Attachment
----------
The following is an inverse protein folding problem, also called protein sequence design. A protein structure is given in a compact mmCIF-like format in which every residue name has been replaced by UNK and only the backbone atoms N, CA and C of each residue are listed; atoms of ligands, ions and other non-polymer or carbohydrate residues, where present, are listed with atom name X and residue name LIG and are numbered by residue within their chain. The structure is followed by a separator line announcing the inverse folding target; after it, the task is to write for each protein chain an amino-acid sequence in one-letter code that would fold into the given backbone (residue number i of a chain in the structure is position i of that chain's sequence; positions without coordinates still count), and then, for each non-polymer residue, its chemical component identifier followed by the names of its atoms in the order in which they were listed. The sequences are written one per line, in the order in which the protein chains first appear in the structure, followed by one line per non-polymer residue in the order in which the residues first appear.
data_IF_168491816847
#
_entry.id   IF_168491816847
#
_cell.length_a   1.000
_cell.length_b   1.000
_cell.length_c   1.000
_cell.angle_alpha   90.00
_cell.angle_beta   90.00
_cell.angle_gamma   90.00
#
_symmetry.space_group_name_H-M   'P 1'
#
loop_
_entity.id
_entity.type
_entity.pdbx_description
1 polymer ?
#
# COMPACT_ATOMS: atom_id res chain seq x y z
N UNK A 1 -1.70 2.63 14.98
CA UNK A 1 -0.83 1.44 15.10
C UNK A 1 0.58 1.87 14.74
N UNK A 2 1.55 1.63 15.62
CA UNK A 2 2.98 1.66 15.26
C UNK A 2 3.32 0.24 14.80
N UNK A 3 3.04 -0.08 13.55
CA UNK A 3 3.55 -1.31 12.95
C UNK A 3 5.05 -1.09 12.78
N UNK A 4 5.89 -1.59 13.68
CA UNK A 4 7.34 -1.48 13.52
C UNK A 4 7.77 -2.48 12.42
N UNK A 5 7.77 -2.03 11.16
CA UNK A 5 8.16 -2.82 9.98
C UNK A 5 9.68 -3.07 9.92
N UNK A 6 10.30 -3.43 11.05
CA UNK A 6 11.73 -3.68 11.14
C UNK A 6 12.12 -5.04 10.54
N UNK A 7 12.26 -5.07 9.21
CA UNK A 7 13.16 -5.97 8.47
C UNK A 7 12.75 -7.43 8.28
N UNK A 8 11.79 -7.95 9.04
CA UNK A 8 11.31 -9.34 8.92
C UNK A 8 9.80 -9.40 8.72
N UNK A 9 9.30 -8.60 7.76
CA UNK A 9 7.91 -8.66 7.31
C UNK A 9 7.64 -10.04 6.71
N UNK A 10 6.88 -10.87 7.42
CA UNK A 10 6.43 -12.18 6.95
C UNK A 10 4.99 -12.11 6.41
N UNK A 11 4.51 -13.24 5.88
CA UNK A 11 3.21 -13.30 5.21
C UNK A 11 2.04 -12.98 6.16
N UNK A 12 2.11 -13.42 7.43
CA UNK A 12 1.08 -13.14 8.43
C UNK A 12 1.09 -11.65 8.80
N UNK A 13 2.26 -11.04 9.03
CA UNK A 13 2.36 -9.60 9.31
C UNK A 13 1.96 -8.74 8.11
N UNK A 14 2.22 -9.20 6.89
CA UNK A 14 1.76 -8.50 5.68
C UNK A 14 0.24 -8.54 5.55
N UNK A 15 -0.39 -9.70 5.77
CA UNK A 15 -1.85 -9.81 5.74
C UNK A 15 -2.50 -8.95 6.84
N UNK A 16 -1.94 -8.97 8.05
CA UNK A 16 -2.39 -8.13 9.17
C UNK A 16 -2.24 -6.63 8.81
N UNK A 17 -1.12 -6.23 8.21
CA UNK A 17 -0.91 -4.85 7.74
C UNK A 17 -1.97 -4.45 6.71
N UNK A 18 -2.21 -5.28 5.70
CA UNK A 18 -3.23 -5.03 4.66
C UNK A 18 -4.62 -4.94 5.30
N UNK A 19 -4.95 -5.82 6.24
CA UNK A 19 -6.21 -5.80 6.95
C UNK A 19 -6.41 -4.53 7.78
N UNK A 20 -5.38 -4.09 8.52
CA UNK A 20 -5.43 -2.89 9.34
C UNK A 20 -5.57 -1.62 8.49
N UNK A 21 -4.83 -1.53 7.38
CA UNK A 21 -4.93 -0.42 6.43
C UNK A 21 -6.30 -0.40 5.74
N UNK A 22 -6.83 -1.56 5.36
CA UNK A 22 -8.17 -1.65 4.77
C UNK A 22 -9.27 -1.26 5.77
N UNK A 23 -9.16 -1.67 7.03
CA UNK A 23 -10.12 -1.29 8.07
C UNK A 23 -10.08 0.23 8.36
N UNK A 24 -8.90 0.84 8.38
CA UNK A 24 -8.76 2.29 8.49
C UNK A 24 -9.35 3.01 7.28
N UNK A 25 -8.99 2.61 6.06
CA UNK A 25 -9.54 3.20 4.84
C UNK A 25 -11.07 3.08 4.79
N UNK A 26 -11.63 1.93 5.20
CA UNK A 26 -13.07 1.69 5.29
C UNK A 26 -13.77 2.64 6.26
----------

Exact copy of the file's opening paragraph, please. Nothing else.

The following is an inverse protein folding problem, also called protein sequence design. A protein structure is given in a compact mmCIF-like format in which every residue name has been replaced by UNK and only the backbone atoms N, CA and C of each residue are listed; atoms of ligands, ions and other non-polymer or carbohydrate residues, where present, are listed with atom name X and residue name LIG and are numbered by residue within their chain. The structure is followed by a separator line announcing the inverse folding target; after it, the task is to write for each protein chain an amino-acid sequence in one-letter code that would fold into the given backbone (residue number i of a chain in the structure is position i of that chain's sequence; positions without coordinates still count), and then, for each non-polymer residue, its chemical component identifier followed by the names of its atoms in the order in which they were listed. The sequences are written one per line, in the order in which the protein chains first appear in the structure, followed by one line per non-polymer residue in the order in which the residues first appear.